McHenry honors late Ellenboro Alderman

Jim Rhyne, Patrick McHenry and Erik Rhyne

ELLENBORO— A tribute to the late Mike Rhyne, Ellenboro Alderman, was held Monday. 

Congressman Patrick McHenry, (NC-10), the Chief Deputy Whip, visited Ellenboro on Monday to pay tribute to Rhyne.

The tribute, held at the Old Ellenboro Depot Museum, included the presentation of an American flag flown above the U.S. Capitol and a copy of the Congressional Record to Rhyne's son, Erik and Rhyne's brother Jim Rhyne, Ellenboro's mayor. 

"You get to meet a lot of people as an elected official," said McHenry. "One of the best things about coming home is I get to spend time with good people. The Rhyne brothers are two of those good people."

McHenry told Erik and the mayor he was there to recognize Mike Rhyne's service to the community. Rhyne was instrumental in efforts to renovate the old depot into a museum for the town. 

"Mike was a leader and a great person," said McHenry. 

After Rhyne's passing in June, McHenry paid tribute to him on the floor of the House of Representatives. 

"My dad thought the world of you," Erik said to McHenry. "He appreciated all of the work that you do."

"Mike spent a lot of time out here at the depot," said Jim. "He was a good, good guy. We are here to celebrate Jim's life."

For Erik, the best way he could describe what he was feeling was mixed emotions. 

"It is sad because it brings back my dad's death," he said. "But it is also touching to have a Congressman from Washington come down here to honor my dad."

Approximately 30 people attended the informal ceremony. 

On Monday afternoon, McHenry attended a "Lunch and Learn" meeting hosted by the Rutherford County Chamber of Commerce at The Copper Penny Grill in Forest City. McHenry spoke on a number of topics including the November general election, public health crises posed by opioid addiction and the Zika virus and financial policy. His main message, however, was that the people of Western North Carolina should keep looking to the future.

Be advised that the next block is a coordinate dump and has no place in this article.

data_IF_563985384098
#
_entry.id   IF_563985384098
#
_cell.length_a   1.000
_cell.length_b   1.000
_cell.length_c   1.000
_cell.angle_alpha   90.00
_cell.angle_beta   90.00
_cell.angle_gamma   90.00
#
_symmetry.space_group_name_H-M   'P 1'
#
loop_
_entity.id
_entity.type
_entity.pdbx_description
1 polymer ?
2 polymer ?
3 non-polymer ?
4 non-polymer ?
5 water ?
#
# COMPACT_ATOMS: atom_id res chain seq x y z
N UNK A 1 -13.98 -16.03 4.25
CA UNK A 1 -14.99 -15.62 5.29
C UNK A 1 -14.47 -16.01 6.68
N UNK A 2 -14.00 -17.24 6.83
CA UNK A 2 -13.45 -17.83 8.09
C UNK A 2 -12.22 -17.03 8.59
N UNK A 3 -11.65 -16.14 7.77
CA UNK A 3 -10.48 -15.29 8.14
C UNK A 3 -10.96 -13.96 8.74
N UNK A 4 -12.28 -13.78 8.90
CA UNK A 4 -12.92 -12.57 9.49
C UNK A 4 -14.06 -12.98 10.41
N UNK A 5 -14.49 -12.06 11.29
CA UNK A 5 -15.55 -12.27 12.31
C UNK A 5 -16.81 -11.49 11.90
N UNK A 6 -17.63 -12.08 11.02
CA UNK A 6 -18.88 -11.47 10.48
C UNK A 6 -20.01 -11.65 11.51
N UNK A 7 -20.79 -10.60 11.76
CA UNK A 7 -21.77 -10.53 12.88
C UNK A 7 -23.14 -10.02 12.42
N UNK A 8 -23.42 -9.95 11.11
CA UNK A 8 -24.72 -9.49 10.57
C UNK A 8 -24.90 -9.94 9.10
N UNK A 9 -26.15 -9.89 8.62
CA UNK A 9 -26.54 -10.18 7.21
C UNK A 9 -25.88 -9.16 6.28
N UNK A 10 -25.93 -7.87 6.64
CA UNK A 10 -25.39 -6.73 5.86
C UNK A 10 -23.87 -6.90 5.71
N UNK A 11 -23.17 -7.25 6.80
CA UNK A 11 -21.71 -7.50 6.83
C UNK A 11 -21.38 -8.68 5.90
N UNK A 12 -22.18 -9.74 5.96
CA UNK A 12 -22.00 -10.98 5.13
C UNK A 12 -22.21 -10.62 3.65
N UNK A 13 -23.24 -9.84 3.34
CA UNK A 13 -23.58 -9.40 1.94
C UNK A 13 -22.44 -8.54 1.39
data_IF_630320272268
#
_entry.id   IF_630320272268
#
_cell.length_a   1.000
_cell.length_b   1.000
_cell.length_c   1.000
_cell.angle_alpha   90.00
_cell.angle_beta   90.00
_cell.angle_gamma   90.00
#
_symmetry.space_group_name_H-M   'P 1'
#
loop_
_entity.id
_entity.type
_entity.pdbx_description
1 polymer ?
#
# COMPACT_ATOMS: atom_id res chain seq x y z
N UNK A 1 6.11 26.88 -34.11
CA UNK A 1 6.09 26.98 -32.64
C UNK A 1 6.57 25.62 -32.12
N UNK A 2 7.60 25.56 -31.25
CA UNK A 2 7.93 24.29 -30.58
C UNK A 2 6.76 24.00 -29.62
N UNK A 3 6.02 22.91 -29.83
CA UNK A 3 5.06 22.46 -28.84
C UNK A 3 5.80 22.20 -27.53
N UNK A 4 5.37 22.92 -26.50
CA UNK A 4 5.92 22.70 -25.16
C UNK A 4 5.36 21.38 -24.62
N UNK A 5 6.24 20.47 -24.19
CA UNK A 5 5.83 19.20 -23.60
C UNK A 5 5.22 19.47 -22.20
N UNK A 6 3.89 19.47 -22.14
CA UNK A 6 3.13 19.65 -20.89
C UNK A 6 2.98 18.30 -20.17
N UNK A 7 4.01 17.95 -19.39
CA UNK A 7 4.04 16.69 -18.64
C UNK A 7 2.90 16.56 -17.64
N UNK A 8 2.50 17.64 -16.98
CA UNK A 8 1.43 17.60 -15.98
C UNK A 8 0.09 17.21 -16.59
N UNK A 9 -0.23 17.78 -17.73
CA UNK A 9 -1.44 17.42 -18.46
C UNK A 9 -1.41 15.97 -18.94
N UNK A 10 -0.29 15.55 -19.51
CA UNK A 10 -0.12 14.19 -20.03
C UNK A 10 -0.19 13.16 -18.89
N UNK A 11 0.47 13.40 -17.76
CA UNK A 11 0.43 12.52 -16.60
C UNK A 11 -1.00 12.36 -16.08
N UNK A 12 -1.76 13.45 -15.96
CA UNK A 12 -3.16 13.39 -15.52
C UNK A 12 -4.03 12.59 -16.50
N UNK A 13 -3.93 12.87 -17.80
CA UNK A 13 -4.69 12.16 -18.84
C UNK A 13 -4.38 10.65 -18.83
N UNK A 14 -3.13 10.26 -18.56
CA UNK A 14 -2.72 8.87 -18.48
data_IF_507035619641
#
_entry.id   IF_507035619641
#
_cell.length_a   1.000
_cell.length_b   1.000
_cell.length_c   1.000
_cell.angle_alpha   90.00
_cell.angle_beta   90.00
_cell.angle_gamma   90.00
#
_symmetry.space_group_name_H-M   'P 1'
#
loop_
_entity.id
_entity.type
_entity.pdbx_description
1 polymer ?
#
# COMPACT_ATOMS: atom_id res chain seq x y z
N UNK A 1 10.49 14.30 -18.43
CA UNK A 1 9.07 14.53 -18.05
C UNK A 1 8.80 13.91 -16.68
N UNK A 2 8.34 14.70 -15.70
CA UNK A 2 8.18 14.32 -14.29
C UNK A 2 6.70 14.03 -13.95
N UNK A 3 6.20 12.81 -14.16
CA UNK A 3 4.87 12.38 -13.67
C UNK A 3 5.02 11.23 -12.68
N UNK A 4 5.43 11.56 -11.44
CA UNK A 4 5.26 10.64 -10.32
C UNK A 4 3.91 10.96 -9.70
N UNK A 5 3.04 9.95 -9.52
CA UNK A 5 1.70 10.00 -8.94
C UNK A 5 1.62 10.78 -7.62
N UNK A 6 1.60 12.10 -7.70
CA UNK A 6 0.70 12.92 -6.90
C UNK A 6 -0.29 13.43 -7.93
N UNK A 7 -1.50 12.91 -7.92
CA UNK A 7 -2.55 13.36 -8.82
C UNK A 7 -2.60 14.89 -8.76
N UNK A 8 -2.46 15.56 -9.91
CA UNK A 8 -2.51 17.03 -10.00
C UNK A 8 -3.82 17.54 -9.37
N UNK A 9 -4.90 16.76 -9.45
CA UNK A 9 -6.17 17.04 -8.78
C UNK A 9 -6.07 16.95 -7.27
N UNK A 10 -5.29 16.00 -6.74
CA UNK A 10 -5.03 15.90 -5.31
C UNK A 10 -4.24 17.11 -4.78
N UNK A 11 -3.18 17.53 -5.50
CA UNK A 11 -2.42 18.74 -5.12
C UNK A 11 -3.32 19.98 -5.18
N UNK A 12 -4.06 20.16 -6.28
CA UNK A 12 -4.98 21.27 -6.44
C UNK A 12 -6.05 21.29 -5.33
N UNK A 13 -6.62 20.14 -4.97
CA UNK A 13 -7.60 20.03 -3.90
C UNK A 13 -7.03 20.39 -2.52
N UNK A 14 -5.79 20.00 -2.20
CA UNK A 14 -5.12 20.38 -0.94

"There are big issues to be decided in November's election," he said. "Directionally, voters are going to decide that the country's going here or going here. We're optimistic people, but it's really hard to be optimistic right now. We can't let politics divide us and affect how we feel and how we view each other."

McHenry said the tough times faced by the region in the past two decades should provide a reason for hope.

"In Rutherford County and in Western North Carolina as a whole in the past 15 or 20 years we've seen bottom," he said. "These years have been the toughest since the depression with the disappearance of textile and manufacturing jobs. This area has been through some tough times. How will we make it better for future generations? I think we'll insist that it will be better."

After the lunch session, McHenry also donated six computers formerly used by his staff to Rutherford County Schools.